PHYS 126: College Physics II - NS, SM

An introduction to fundamental topics of physics. It is a non-calculus sequence, involving only the use of trigonometry and college algebra. Concurrent registration in (or previous completion of) PHYS 136 is required. Prerequisite: PHYS 125 with a C-or higher. (4)

PHYS 135: College Physics I Laboratory

Basic laboratory experiments are performed in conjunction with the College Physics sequence. Concurrent registration in PHYS 125 is required. (1)

PHYS 136: College Physics II Laboratory

Basic laboratory experiments are performed in conjunction with the College Physics sequence. Concurrent registration in PHYS 126 is required. (1)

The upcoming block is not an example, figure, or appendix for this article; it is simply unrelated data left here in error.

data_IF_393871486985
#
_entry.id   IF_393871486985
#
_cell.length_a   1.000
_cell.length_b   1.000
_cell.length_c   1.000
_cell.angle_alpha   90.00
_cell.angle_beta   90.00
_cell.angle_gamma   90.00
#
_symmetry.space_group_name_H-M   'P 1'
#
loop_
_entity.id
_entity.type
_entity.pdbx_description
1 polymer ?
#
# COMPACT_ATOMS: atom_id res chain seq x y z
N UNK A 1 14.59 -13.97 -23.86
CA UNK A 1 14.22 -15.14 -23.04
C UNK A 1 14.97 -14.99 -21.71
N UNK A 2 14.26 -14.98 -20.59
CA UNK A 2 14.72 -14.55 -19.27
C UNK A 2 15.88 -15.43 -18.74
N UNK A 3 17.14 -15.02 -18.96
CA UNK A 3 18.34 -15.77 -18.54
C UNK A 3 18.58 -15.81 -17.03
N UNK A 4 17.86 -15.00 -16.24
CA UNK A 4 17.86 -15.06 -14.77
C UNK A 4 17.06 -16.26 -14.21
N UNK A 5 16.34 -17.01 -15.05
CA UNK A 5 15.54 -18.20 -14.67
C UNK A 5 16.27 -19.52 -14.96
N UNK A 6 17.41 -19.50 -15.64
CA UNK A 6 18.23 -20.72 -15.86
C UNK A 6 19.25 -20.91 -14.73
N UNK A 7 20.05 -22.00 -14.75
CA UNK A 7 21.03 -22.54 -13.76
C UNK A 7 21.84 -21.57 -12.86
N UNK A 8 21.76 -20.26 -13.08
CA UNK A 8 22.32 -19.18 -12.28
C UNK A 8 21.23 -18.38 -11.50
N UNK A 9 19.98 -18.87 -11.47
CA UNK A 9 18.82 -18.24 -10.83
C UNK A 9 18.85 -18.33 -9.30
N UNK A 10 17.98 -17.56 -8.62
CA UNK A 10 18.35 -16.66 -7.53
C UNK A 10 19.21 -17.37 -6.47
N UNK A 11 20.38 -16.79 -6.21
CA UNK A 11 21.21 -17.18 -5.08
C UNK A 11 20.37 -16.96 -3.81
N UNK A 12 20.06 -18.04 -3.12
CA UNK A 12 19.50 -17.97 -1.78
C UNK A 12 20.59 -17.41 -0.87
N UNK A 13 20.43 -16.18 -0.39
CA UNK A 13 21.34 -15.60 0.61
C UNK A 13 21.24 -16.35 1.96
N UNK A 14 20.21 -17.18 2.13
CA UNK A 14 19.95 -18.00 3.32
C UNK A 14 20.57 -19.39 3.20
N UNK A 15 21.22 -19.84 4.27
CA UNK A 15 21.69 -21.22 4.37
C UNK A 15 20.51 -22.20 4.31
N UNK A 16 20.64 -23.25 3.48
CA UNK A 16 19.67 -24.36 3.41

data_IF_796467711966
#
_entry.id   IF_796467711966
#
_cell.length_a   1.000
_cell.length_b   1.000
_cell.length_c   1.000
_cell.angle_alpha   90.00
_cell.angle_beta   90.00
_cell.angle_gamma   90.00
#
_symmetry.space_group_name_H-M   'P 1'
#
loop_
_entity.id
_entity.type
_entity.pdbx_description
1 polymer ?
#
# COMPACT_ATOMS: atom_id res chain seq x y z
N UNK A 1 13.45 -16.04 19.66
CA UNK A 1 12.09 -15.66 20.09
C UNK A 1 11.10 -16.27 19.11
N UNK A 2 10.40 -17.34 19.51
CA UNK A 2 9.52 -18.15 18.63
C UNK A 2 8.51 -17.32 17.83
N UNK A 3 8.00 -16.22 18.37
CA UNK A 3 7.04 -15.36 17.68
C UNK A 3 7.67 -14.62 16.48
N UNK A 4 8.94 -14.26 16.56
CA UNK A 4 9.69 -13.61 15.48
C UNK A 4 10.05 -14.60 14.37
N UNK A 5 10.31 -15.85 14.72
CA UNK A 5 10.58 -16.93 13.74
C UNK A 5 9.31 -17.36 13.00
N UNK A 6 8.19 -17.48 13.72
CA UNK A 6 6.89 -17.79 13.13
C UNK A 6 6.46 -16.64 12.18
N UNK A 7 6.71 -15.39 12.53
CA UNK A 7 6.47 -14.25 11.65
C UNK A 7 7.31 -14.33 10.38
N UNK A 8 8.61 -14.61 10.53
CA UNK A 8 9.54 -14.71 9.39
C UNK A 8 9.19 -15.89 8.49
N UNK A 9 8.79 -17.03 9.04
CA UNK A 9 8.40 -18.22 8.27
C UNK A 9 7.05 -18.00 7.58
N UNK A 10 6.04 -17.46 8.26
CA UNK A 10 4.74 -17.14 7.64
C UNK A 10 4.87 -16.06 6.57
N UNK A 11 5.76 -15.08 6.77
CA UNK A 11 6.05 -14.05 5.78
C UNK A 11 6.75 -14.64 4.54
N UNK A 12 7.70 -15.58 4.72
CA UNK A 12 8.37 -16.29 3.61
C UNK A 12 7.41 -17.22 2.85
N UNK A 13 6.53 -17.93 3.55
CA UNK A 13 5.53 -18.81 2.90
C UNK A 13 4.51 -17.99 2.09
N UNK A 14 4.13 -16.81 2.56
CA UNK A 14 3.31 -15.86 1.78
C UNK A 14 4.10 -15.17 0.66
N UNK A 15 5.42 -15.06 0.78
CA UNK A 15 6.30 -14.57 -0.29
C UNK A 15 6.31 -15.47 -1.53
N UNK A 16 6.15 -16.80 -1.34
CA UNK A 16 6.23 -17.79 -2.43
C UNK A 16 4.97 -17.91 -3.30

PHYS 153: General Physics I - NS, SM

A calculus-level survey of the general fields of physics, including classical mechanics, wave motion, and thermodynamics. Concurrent registration in (or previous completion of) PHYS 163 is required. Concurrent registration in (or previous completion of) MATH 152 is strongly recommended. Prerequisite: MATH 151 with a C- or higher. (4)

PHYS 154: General Physics II - NS, SM

A calculus-level survey of the general fields of physics, including electricity and magnetism, and optics. Concurrent registration in (or previous completion of) PHYS 164 is required. Prerequisites: MATH 152, PHYS 153 with a C- or higher. (4)

PHYS 163: General Physics I Laboratory

Basic laboratory experiments are performed in conjunction with the General Physics sequence. Concurrent registration in PHYS 153 is required. (1)